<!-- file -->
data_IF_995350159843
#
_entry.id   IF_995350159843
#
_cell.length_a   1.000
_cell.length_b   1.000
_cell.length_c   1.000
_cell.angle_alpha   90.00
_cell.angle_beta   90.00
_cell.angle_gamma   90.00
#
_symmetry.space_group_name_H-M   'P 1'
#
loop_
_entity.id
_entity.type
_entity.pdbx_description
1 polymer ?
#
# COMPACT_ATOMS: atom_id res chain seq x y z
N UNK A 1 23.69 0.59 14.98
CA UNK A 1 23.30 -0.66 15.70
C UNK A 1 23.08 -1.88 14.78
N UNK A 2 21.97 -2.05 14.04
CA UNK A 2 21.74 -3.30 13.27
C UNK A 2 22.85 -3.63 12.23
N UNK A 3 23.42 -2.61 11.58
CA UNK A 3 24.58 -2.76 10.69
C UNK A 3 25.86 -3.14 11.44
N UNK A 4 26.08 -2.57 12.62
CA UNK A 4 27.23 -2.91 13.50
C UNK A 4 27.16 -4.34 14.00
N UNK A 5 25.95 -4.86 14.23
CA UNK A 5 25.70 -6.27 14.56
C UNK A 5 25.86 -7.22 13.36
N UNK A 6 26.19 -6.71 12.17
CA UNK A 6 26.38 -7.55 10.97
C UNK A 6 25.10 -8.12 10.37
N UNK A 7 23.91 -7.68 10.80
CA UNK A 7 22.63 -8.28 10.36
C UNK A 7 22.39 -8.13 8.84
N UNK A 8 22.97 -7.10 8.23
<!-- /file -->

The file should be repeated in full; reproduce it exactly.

data_IF_995350159843
#
_entry.id   IF_995350159843
#
_cell.length_a   1.000
_cell.length_b   1.000
_cell.length_c   1.000
_cell.angle_alpha   90.00
_cell.angle_beta   90.00
_cell.angle_gamma   90.00
#
_symmetry.space_group_name_H-M   'P 1'
#
loop_
_entity.id
_entity.type
_entity.pdbx_description
1 polymer ?
#
# COMPACT_ATOMS: atom_id res chain seq x y z
N UNK A 1 23.69 0.59 14.98
CA UNK A 1 23.30 -0.66 15.70
C UNK A 1 23.08 -1.88 14.78
N UNK A 2 21.97 -2.05 14.04
CA UNK A 2 21.74 -3.30 13.27
C UNK A 2 22.85 -3.63 12.23
N UNK A 3 23.42 -2.61 11.58
CA UNK A 3 24.58 -2.76 10.69
C UNK A 3 25.86 -3.14 11.44
N UNK A 4 26.08 -2.57 12.62
CA UNK A 4 27.23 -2.91 13.50
C UNK A 4 27.16 -4.34 14.00
N UNK A 5 25.95 -4.86 14.23
CA UNK A 5 25.70 -6.27 14.56
C UNK A 5 25.86 -7.22 13.36
N UNK A 6 26.19 -6.71 12.17
CA UNK A 6 26.38 -7.55 10.97
C UNK A 6 25.10 -8.12 10.37
N UNK A 7 23.91 -7.68 10.80
CA UNK A 7 22.63 -8.28 10.36
C UNK A 7 22.39 -8.13 8.84
N UNK A 8 22.97 -7.10 8.23